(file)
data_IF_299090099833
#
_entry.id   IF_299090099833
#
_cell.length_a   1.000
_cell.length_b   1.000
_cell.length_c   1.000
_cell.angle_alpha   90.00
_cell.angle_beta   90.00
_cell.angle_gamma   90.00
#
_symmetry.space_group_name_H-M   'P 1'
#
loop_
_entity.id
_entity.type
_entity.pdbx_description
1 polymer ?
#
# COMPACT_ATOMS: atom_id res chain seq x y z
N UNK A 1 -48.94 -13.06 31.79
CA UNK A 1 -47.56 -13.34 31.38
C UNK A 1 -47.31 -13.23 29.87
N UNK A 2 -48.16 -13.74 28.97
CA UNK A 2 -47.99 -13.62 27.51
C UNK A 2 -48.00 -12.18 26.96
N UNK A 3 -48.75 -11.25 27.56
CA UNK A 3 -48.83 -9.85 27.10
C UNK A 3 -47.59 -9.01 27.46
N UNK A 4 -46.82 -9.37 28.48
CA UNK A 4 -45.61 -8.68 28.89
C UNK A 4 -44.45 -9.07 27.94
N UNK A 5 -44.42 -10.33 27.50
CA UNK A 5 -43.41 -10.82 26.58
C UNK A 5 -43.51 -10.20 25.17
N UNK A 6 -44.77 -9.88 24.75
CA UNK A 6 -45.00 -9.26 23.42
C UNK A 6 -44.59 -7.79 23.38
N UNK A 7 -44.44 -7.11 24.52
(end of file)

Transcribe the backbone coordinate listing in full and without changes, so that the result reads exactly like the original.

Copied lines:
data_IF_299090099833
#
_entry.id   IF_299090099833
#
_cell.length_a   1.000
_cell.length_b   1.000
_cell.length_c   1.000
_cell.angle_alpha   90.00
_cell.angle_beta   90.00
_cell.angle_gamma   90.00
#
_symmetry.space_group_name_H-M   'P 1'
#
loop_
_entity.id
_entity.type
_entity.pdbx_description
1 polymer ?
#
# COMPACT_ATOMS: atom_id res chain seq x y z
N UNK A 1 -48.94 -13.06 31.79
CA UNK A 1 -47.56 -13.34 31.38
C UNK A 1 -47.31 -13.23 29.87
N UNK A 2 -48.16 -13.74 28.97
CA UNK A 2 -47.99 -13.62 27.51
C UNK A 2 -48.00 -12.18 26.96
N UNK A 3 -48.75 -11.25 27.56
CA UNK A 3 -48.83 -9.85 27.10
C UNK A 3 -47.59 -9.01 27.46
N UNK A 4 -46.82 -9.37 28.48
CA UNK A 4 -45.61 -8.68 28.89
C UNK A 4 -44.45 -9.07 27.94
N UNK A 5 -44.42 -10.33 27.50
CA UNK A 5 -43.41 -10.82 26.58
C UNK A 5 -43.51 -10.20 25.17
N UNK A 6 -44.77 -9.88 24.75
CA UNK A 6 -45.00 -9.26 23.42
C UNK A 6 -44.59 -7.79 23.38
N UNK A 7 -44.44 -7.11 24.52